I remember years ago when I was still persona grata with the 3AW breakfast show as the resident political spinner, describing how I would run the campaign in favour of Japanese whaling. The secret, I decided, was to attack the sizeism that determines that saving the life of a single whale is more important than saving the millions of beautiful little creatures called krill that the monsters of the deep eat every day.

A cuddly little krill

“Save the krill – kill a whale” was my suggested slogan to put on the tee shirts and I received more abuse over that item than anything I ever said with unfair criticism of John Howard or Paul Keating. I happily put my pretend campaign into storage having discovered that commercial radio has many whale loving listeners without a sense of humour.

But maybe I was wrong; for today I read that the cuddly little krill is a declining species with the voracious appetite of whales and seals a major factor in this threatened genocide.

Messrs Wayne Z. Trivelpiecea, Jefferson T. Hinkea, Aileen K. Millera, Christian S. Reissa, Susan G. Trivelpiecea, and George M. Wattersa provide the telling evidence of destruction in an article recently published in the Proceedings of the National Academy of Sciences of the United States of America. It is difficult to think of a publication with a more prestigious title than that so we should be taking notice of their views in “Variability in krill biomass links harvesting and climate warming to penguin population changes in Antarctica.”

I am not going to be distracted by the academically fashionable tendency of these academics to tie their research findings into theories of global warming. Academics, like whales, have to eat. Nor do I want to dwell on the article choosing to concentrate on the impact of declining krill numbers in Antarctic waters on the capacity of penguins to survive. Grants are surely easier to get for creatures made immensely popular by recent cinema classics than for studying shrimp-like marine crustaceans. And, of course, penguins on land are easier to count than krill in the ocean so we should not be too harsh. The decline in penguin numbers is a proxy measure of the decline in krill.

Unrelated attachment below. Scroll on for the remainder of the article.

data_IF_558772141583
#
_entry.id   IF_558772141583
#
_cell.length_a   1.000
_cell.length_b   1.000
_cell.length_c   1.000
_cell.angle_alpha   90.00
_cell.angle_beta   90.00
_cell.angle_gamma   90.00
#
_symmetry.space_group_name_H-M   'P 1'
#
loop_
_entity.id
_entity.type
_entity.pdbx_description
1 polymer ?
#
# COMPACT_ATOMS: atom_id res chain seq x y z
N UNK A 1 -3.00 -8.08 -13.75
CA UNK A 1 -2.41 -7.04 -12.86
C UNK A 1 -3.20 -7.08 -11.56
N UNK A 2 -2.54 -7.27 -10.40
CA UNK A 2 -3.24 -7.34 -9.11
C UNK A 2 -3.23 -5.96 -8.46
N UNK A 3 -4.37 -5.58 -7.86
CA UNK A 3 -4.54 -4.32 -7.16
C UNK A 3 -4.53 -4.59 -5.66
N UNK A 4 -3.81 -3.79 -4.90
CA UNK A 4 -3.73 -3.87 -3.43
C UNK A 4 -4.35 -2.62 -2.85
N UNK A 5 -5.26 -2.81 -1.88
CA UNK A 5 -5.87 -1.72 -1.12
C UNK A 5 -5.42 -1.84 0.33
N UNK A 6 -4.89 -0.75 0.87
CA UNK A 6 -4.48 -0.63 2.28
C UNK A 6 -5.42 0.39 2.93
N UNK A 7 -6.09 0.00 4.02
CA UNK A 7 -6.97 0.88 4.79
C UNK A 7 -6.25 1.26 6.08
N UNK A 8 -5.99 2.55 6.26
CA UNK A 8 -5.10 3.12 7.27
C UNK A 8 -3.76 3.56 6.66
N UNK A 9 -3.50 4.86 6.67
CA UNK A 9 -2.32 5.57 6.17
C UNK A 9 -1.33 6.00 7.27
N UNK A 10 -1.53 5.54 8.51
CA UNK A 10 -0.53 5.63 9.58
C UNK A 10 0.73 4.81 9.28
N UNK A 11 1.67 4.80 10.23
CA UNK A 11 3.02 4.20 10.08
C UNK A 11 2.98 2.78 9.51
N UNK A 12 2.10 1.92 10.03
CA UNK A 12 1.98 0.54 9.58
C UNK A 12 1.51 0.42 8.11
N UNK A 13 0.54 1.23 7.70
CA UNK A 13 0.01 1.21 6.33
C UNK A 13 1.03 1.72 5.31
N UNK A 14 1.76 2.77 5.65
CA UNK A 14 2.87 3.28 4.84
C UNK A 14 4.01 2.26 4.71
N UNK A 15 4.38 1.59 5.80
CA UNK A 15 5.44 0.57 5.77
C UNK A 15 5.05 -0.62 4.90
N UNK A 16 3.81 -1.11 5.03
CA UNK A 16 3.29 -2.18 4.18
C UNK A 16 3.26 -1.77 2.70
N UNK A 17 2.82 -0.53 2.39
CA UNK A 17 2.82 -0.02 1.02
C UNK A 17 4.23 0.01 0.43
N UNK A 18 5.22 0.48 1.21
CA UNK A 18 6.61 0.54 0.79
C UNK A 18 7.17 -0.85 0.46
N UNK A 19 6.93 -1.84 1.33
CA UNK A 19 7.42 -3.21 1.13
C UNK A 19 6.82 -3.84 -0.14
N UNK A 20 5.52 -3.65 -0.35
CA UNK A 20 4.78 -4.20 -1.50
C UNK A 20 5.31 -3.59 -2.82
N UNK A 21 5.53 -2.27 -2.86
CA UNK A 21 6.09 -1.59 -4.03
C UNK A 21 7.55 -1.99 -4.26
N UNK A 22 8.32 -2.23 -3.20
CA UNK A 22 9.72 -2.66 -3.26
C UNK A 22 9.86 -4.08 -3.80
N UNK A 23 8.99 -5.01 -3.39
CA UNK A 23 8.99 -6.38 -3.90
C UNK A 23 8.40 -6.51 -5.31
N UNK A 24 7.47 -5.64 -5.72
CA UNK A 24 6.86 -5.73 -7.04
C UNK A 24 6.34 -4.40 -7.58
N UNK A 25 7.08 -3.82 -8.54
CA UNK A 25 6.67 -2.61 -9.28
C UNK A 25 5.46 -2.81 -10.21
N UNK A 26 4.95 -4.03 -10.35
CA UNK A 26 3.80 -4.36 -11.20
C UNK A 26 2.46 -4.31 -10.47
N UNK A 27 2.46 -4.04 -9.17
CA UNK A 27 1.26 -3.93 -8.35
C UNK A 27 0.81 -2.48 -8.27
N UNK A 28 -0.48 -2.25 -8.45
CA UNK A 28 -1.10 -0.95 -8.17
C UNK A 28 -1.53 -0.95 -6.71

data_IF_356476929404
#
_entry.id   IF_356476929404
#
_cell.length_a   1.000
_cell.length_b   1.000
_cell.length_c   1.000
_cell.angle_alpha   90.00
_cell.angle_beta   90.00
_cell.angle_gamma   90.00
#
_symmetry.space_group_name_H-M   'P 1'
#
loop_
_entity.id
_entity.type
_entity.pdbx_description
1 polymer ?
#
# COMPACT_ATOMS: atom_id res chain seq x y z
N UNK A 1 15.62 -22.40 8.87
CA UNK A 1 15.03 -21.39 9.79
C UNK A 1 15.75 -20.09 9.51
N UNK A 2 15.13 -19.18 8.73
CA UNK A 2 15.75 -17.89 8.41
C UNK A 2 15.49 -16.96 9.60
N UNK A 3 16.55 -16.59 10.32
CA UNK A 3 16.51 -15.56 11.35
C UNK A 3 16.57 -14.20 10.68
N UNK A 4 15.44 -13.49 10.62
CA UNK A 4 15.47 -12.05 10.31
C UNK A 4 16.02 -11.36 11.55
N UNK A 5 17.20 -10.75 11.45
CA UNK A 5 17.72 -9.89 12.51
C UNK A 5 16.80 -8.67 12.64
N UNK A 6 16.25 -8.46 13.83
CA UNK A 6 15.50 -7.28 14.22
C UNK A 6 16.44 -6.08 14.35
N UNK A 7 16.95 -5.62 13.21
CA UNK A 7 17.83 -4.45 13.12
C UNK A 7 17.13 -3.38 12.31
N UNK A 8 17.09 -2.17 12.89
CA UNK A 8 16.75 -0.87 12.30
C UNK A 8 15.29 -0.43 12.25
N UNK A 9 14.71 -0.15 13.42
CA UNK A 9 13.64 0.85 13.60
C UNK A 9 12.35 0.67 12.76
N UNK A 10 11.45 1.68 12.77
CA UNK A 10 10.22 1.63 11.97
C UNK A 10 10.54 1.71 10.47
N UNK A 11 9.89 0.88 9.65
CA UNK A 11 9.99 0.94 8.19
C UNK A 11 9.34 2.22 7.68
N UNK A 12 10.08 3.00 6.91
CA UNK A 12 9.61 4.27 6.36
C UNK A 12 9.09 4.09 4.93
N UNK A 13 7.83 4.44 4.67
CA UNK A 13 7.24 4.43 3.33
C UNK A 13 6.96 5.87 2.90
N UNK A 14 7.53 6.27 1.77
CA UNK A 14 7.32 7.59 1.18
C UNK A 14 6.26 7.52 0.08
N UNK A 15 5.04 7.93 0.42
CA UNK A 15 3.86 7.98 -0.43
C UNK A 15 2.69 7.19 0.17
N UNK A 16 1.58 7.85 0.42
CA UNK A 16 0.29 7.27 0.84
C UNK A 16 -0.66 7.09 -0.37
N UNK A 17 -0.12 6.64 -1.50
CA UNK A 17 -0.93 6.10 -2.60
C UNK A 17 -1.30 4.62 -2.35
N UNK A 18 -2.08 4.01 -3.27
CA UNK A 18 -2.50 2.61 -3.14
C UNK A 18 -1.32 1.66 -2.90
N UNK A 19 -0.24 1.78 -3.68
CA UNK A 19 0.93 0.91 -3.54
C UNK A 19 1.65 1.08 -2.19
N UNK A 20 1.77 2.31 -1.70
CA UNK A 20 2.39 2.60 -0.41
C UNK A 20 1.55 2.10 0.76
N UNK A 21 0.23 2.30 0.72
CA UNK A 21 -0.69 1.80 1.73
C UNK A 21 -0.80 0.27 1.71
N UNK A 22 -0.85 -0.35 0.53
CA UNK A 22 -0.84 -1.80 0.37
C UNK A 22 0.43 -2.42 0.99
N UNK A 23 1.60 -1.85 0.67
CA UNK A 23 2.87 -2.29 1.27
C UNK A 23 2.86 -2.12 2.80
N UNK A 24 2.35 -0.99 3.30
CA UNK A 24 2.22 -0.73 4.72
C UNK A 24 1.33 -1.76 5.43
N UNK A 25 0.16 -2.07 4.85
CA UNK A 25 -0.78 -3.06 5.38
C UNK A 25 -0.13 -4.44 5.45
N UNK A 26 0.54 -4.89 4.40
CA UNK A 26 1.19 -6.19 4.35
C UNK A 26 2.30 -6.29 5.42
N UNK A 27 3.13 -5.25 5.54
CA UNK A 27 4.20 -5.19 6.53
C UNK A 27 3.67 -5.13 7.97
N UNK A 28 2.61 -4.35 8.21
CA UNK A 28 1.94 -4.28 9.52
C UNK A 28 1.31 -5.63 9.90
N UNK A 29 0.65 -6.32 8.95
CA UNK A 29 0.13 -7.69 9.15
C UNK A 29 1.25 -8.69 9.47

And so to the murderous, if understated, conclusion about the damage being done by whales:

Antarctic krill (Euphausia superba) is the dominant prey of nearly all vertebrates in this region, including Adélie and chinstrap penguins. Large-scale changes in krill biomass best explain why populations of Adélie and chinstrap penguins increased as a result of competitive release following the harvesting of the whales and seals (the krill-surplus hypothesis) and why more recently they have decreased as a result of climate change and the recovery of pinnipeds and baleen whale populations.